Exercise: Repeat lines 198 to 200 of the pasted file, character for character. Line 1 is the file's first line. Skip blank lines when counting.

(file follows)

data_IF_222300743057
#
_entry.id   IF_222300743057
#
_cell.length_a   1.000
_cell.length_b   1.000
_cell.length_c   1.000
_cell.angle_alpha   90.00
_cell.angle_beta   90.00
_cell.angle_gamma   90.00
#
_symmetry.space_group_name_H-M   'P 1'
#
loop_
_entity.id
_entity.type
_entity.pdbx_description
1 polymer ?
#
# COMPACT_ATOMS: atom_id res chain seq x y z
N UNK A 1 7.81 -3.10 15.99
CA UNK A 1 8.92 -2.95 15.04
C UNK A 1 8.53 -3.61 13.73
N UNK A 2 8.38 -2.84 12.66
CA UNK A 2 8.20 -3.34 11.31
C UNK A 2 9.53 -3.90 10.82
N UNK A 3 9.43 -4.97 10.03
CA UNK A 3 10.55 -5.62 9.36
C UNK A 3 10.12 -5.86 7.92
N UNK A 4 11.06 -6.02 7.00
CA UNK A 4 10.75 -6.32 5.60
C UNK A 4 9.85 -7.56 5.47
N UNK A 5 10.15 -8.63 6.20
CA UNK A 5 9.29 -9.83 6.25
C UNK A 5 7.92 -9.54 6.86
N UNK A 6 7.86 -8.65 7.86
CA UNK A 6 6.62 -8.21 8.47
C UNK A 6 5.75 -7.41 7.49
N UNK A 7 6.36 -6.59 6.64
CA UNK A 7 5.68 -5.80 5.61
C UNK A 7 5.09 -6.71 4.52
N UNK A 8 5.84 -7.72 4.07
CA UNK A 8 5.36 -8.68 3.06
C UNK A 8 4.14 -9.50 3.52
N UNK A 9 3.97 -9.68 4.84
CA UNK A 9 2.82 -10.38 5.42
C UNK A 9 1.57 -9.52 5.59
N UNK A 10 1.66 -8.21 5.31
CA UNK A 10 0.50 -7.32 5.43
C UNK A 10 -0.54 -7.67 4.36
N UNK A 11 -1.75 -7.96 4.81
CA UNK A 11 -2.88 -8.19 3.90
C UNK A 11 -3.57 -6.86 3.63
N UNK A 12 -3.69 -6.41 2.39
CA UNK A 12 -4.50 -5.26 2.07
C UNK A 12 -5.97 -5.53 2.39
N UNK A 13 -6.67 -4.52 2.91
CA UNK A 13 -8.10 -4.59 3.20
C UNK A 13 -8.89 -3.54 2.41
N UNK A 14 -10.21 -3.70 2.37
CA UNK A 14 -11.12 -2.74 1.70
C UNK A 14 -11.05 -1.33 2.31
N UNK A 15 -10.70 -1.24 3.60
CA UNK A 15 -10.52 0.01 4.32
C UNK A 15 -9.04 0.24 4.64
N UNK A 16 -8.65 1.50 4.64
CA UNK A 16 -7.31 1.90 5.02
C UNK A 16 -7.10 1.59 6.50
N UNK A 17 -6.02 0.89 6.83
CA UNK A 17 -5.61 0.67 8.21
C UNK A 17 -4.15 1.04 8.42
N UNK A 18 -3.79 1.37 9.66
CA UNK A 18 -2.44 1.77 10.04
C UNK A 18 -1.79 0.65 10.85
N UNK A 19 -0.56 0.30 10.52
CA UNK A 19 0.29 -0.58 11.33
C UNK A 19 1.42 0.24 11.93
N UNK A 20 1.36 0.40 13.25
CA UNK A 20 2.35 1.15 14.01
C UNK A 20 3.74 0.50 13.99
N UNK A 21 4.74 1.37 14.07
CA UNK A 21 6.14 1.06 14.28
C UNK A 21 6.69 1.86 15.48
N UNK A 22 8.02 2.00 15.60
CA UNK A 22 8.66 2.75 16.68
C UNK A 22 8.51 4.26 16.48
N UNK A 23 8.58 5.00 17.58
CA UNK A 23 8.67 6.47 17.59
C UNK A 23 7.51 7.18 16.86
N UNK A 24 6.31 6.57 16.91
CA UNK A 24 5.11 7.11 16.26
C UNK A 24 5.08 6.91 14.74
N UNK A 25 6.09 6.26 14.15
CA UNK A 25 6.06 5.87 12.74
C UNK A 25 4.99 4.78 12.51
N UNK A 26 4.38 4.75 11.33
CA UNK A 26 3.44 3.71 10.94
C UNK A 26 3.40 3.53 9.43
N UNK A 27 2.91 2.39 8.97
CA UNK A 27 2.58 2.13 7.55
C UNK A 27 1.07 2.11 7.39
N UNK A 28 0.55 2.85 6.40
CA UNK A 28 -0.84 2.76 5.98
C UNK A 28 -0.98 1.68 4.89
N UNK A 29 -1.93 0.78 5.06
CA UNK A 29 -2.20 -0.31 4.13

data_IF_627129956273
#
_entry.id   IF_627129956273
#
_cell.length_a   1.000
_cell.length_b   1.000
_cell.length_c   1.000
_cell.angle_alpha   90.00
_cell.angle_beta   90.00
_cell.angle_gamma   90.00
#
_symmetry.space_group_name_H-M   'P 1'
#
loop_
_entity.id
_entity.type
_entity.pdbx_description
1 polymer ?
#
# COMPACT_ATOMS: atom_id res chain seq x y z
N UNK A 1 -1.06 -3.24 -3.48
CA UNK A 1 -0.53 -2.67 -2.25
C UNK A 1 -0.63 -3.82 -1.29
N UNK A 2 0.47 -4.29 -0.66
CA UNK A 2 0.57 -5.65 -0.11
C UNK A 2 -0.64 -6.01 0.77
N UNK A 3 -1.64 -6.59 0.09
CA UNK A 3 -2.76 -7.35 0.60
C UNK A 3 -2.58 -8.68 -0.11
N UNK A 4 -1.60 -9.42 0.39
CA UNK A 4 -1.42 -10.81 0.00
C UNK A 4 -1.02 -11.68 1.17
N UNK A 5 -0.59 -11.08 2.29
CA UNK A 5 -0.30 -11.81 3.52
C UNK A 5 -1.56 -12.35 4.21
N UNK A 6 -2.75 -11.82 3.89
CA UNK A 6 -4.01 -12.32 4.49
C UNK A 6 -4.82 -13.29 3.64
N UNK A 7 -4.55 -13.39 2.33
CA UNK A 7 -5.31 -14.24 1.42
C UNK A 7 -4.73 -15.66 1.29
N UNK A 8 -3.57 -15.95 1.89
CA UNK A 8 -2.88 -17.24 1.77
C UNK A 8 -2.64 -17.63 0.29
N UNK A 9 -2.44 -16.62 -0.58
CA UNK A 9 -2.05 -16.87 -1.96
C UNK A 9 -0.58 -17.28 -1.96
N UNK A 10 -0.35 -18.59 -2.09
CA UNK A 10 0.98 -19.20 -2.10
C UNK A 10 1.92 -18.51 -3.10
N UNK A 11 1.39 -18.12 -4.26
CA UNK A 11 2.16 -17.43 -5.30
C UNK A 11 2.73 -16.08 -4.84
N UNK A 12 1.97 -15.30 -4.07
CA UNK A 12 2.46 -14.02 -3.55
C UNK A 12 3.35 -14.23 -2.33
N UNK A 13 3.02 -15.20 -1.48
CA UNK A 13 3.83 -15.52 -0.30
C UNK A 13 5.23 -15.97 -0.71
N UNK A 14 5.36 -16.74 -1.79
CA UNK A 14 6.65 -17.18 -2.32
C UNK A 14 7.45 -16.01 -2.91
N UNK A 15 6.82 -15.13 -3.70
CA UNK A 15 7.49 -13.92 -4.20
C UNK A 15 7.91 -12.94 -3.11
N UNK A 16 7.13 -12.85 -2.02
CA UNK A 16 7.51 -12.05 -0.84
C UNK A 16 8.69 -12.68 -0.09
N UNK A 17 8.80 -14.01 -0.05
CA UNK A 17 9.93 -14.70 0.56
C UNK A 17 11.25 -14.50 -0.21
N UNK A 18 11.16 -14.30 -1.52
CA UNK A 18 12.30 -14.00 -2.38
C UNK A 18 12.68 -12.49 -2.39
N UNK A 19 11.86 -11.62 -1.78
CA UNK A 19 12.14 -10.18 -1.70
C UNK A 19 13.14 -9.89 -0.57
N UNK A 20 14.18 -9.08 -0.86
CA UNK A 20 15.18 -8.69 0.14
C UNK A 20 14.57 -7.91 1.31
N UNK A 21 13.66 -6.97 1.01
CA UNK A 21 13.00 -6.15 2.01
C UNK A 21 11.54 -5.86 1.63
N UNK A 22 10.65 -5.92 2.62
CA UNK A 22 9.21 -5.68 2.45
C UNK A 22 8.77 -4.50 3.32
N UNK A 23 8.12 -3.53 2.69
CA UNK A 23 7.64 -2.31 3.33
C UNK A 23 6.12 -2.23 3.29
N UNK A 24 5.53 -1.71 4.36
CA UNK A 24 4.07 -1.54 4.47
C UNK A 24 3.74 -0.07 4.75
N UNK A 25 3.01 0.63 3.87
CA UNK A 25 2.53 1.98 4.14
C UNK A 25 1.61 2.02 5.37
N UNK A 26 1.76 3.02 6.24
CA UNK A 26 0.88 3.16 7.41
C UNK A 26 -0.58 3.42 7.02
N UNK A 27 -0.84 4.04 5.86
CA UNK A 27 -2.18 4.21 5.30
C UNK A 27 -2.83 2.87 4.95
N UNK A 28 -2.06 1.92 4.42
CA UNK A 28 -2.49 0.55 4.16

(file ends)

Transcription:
C UNK A 24 3.74 -0.07 4.75
N UNK A 25 3.01 0.63 3.87
CA UNK A 25 2.53 1.98 4.14